Marjorie hid her French accent unless she was drunk, which was often. Then she would swan around, sing Edith Piaf songs, call me chérie. But what she always hid from others was her Cree background, even though other members of the family celebrated, or at least accepted it. She never married her lifelong love, Jordy. He was Eastern European, the kind of cleansing ethnicity Marjorie wanted to build her children with. Instead she married someone her Catholic family approved of, a navy man. My grandfather. He was pretty darn white, too. English background. They drank their way through most of their marriage, and separated when my dad -an only child- graduated high school. Jordy had married someone else, and he and Marjorie carried on an affair through several marriages, not even bothering to commit to each other when they were both single later in life. Nobody’s sure why that happened. They loved to drink together though, everyone’s certain of that. And so did other members of the Carrière family, who I saw once or twice when I was a kid. Uncle Felix sticks out in my memory, he had a pompadour and wore actual hawaiian shirts and smoked actual cigars and drank actual martinis. He made them by the pitcher. I’d never seen anything like him, and I’d never see him again because Marjorie’s family didn’t talk to us much. Because they didn’t speak to her at all. Eventually, most of the Carrière family went sober, but not Marjorie. She kept on drinking, and she lived a long time. Most of her later years, she spent alone.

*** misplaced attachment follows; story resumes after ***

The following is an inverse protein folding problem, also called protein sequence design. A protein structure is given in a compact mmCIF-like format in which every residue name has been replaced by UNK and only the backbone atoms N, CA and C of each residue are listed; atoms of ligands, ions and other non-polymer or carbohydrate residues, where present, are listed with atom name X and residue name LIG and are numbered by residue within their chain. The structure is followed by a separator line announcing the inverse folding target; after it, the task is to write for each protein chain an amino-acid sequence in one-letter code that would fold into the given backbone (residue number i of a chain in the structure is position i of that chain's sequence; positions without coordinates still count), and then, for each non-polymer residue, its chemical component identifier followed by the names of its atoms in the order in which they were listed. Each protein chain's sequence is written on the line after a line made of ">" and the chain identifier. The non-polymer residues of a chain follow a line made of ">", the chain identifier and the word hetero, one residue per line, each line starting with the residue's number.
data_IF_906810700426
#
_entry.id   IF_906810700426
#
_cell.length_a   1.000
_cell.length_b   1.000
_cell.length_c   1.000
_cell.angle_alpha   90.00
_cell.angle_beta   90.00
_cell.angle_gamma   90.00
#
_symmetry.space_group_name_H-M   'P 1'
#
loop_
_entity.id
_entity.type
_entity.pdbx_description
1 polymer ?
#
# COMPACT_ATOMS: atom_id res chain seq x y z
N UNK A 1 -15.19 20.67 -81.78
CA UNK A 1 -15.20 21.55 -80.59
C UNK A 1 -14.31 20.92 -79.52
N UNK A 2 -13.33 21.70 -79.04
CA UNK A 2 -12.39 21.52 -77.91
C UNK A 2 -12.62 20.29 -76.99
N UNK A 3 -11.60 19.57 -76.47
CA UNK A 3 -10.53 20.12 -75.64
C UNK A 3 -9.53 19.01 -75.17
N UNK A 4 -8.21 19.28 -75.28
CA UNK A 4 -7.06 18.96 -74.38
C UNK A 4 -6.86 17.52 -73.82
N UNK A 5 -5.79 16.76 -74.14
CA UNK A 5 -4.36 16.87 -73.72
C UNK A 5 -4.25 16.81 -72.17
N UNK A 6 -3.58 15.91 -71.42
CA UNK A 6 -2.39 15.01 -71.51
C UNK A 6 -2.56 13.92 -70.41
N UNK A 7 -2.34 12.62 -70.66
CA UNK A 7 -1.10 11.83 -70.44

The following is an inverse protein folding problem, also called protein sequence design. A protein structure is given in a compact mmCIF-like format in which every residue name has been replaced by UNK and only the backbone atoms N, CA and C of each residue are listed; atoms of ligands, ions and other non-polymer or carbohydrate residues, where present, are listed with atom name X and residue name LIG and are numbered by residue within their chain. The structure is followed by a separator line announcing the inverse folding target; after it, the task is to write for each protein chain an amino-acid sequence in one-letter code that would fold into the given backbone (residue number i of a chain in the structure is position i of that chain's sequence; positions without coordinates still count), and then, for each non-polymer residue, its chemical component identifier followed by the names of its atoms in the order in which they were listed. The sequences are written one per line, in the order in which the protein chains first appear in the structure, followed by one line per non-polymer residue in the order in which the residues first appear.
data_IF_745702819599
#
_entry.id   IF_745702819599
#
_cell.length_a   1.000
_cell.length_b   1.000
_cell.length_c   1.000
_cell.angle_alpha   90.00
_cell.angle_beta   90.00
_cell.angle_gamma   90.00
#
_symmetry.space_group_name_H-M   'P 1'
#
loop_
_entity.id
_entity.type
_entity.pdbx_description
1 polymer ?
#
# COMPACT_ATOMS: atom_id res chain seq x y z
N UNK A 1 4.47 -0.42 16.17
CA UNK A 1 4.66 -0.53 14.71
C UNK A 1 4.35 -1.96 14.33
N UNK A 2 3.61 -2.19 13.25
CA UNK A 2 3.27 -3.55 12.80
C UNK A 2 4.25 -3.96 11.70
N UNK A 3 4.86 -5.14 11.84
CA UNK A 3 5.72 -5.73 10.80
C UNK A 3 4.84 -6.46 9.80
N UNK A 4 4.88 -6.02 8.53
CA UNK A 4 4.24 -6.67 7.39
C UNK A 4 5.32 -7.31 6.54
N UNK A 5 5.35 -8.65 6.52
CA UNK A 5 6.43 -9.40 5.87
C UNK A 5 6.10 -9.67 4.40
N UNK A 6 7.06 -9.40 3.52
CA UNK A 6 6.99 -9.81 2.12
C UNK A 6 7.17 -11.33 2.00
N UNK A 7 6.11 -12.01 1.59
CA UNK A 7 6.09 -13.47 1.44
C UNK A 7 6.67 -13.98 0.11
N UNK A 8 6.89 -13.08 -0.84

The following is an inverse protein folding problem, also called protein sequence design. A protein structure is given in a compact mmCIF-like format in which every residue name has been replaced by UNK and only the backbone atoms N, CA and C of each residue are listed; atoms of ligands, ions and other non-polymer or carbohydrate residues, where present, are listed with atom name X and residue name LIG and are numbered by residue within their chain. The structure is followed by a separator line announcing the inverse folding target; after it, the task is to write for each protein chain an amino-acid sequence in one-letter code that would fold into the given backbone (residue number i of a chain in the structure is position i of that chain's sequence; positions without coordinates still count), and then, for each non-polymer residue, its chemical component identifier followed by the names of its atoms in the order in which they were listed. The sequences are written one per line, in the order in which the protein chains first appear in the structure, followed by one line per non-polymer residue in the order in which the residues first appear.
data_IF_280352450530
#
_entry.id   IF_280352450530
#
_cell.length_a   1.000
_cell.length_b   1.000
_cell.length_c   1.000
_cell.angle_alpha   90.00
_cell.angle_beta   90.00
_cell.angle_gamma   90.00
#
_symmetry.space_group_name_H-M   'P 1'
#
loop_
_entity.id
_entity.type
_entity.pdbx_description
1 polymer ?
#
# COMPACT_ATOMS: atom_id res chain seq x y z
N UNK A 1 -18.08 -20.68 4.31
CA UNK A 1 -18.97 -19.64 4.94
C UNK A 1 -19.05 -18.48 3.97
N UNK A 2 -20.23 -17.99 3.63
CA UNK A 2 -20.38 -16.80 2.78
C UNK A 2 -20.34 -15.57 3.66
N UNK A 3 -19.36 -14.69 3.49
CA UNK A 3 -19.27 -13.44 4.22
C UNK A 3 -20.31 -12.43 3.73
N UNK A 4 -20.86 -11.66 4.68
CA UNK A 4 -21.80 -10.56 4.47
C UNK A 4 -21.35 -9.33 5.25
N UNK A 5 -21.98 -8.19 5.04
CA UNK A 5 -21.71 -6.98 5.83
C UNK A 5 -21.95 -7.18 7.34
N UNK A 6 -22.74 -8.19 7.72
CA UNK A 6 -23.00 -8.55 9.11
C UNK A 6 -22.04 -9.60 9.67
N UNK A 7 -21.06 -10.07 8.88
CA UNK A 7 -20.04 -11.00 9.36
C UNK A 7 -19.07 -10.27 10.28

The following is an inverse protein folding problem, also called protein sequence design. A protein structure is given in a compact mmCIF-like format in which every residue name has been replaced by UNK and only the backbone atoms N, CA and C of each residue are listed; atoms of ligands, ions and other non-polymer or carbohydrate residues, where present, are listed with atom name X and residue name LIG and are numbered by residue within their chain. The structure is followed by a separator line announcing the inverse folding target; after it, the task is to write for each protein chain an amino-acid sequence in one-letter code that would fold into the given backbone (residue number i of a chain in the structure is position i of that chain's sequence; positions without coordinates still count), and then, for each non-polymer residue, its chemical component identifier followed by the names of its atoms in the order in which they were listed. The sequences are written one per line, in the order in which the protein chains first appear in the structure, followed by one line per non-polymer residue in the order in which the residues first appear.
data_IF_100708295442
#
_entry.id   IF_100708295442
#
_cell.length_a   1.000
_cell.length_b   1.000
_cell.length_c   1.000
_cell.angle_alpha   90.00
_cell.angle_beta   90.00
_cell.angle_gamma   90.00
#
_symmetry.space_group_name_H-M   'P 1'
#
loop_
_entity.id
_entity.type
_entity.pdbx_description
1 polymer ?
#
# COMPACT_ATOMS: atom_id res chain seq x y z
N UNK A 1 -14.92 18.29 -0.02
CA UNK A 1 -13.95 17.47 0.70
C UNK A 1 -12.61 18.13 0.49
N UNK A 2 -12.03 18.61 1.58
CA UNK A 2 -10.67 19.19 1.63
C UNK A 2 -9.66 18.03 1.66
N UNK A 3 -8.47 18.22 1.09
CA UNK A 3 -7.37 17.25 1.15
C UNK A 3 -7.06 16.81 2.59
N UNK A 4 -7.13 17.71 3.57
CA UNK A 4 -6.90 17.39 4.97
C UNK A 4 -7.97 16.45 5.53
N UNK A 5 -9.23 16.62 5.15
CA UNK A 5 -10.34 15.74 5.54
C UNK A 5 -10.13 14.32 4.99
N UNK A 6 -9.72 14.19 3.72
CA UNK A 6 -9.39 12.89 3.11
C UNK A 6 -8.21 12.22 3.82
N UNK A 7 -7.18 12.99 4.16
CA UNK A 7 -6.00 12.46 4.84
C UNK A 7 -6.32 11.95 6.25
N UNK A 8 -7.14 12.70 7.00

After Marjorie died, the family communication lines opened. At her funeral, my dad spilled her ashes into the Alouette river in Maple Ridge -the river he grew up on- and we sang Amazing Grace for lack of anything better. The reception was at the Maple Ridge Ramada. Three of my dad’s aunties cornered me, then tried to act nonchalant when they asked what I remembered most about my grandmother.